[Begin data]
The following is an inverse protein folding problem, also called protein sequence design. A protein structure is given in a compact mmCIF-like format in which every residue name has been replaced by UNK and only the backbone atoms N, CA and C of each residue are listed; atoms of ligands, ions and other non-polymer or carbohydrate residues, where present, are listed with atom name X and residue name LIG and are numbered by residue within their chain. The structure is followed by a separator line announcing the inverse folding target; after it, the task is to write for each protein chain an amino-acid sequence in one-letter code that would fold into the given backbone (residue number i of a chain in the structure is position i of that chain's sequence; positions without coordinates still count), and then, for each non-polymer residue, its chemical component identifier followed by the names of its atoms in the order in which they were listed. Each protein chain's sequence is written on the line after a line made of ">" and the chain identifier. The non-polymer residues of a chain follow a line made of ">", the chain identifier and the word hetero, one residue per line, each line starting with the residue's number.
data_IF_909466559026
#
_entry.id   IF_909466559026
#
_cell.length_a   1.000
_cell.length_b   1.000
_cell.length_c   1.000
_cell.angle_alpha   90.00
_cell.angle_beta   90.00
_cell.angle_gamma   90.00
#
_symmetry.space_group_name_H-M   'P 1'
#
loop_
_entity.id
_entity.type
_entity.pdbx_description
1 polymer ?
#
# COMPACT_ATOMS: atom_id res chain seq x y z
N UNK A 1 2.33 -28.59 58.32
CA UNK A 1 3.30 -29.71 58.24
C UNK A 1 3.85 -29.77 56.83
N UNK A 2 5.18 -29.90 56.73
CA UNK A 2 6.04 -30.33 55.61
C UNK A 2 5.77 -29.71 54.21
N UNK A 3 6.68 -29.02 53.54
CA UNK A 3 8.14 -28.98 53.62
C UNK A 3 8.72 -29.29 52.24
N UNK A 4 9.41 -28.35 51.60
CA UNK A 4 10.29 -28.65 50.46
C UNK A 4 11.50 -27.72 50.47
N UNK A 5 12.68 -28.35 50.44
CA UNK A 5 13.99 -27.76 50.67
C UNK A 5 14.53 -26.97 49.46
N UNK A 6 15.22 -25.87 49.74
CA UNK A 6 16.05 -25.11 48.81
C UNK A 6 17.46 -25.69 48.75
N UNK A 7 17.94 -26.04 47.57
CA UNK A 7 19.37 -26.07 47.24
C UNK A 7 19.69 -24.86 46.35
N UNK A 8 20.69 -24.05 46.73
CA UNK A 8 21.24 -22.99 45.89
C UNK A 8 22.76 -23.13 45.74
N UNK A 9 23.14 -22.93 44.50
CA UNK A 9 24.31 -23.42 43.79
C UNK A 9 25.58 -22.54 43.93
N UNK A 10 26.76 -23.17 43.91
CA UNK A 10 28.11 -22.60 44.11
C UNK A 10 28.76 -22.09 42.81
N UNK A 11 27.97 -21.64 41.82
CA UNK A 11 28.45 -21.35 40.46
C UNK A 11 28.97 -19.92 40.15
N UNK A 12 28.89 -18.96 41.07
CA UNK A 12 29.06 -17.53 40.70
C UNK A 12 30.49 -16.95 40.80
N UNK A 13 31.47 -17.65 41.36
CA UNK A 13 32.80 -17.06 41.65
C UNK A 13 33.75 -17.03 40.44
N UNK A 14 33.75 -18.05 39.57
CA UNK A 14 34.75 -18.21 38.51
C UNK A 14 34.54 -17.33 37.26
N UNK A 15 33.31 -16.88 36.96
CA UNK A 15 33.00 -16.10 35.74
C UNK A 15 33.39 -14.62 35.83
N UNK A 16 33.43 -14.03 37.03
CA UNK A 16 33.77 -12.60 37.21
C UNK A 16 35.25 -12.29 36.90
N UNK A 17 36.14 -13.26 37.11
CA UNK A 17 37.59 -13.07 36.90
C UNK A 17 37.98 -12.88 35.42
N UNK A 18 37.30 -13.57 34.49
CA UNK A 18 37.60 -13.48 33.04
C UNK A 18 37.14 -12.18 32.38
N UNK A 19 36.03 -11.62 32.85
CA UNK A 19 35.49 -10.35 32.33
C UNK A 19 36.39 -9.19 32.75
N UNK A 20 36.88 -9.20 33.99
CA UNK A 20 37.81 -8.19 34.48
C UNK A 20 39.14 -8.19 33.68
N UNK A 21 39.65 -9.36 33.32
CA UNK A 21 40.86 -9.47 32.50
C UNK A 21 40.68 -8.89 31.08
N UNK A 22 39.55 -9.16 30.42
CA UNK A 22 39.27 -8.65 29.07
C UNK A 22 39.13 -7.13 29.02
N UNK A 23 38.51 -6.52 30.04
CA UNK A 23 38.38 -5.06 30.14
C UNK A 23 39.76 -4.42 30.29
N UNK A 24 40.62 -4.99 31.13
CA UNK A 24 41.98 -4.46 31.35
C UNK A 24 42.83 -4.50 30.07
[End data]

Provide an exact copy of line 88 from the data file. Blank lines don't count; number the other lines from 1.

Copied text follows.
N UNK A 23 38.51 -6.52 30.04